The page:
You do not have any control over when your company will exit. As an early-stage company, you should focus on building a great organization. The marketplace is very fickle—companies that would have been acquired last year might not be able to get meetings with potential acquirers this year. It is important, then that you consider exit strategy planning.

Exit strategies

Common exit strategies involve:

  • An initial public offering (IPO) on a public stock exchange (for example, TSX, NASDAQ)
  • A merger and acquisition (M&A) with a player in your sector. The acquisition can be either for cash, stock or a combination of both.
  • Licensing

Initial Public Offering (IPO)

In challenging economic times, it can be very difficult for early-stage companies to go public and raise financing through the public markets. Most venture-backed exits have occurred via M&A. Visit Canada’s Venture Capital & Private Equity Association (CVCA) and the National Venture Capital Association (NVCA) for the most recent Canadian and U.S. statistics on financing and exits.

Mergers and acquisitions

Thinking about potential acquirers will help you to identify partners for your business. In fact, merger and partnership (M&P) is becoming more prevalent than M&A. Partners can provide your company with a cash infusion in exchange for a “look-see” into your business. Once you scale the business and become strategic to their company, one of these partners might put an offer on the table.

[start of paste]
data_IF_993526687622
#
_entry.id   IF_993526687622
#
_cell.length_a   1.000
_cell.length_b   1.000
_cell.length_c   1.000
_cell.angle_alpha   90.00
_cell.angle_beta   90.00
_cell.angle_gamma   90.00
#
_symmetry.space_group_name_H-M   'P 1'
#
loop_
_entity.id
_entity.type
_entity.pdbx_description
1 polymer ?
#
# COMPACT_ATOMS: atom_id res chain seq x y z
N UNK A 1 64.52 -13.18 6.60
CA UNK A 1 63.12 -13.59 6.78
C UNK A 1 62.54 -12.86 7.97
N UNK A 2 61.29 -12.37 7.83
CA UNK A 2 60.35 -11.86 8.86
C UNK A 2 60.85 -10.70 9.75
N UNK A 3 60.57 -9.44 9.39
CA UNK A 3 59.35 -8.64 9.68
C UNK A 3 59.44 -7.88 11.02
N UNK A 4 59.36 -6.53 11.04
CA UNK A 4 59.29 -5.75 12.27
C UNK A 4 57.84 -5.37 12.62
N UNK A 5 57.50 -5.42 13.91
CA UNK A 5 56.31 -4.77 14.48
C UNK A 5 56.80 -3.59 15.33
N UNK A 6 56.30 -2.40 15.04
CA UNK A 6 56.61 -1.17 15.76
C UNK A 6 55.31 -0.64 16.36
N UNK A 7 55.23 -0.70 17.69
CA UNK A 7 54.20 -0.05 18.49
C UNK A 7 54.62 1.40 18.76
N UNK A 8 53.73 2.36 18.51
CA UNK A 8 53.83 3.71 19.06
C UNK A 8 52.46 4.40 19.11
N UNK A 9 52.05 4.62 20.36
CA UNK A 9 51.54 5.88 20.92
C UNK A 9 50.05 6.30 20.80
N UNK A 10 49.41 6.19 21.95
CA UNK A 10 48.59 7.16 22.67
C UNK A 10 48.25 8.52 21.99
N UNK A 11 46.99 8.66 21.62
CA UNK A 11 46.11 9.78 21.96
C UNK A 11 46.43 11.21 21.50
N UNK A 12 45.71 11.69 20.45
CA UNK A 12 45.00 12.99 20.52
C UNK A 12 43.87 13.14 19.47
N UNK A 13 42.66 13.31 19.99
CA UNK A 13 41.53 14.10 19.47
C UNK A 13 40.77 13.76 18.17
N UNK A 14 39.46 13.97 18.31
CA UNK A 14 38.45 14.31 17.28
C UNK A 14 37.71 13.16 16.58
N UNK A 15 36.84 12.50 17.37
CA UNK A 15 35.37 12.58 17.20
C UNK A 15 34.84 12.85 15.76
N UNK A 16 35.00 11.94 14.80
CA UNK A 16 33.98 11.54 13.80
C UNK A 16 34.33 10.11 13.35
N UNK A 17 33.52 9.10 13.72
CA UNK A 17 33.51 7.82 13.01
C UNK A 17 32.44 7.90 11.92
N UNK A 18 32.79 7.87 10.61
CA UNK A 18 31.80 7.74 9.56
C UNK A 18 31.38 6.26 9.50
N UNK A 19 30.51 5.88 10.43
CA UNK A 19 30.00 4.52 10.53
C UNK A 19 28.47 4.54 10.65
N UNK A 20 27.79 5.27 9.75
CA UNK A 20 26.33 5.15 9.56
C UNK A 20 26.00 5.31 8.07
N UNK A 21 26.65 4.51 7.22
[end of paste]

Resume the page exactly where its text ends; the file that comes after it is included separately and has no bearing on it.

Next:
Licensing

If your venture is not successful, you may be forced to sell your company for less than you expected. This may include licensing a portion of your technology or selling the intellectual property (IP) to recover as much value for the shareholders as possible.

Key tips for exit strategy planning

  • Follow-on investors and investors looking to partner or acquire your company will conduct due diligence on your organization. Make sure that you continue to maintain your books, records and due diligence binders. 
  • If the public markets are open to early-stage companies, then get out there early on and meet the investment bankers and equity analysts who specialize in and cover your sector. They can help you to determine if your organization has what it takes to raise financing on the public stock exchange. You also have to make sure that you meet the eligibility requirements.
  • Remember that an IPO is not necessarily an exit for your investors. Your investors’ shares tend to be locked up for a period of time—typically six months. As well, early-stage public companies have low liquidity. Therefore, once your investors are no longer locked up, they may not be able to find a buyer for the shares.
  • You will likely need to engage an intermediary to facilitate an IPO or sell your company. Get recommendations and introductions from advisors, lawyers and accountants to identify the respected agents and bankers in your sector.

References

TSX listing requirements. Retrieved April 13, 2009, from http://www.tsx.com/en/pdf/TSXandTSXVenture_IndustrialRequirements.pdf.

NASDAQ listing requirements. Retrieved April 13, 2009, from http://www.nasdaq.com/about/nasdaq_listing_req_fees.pdf.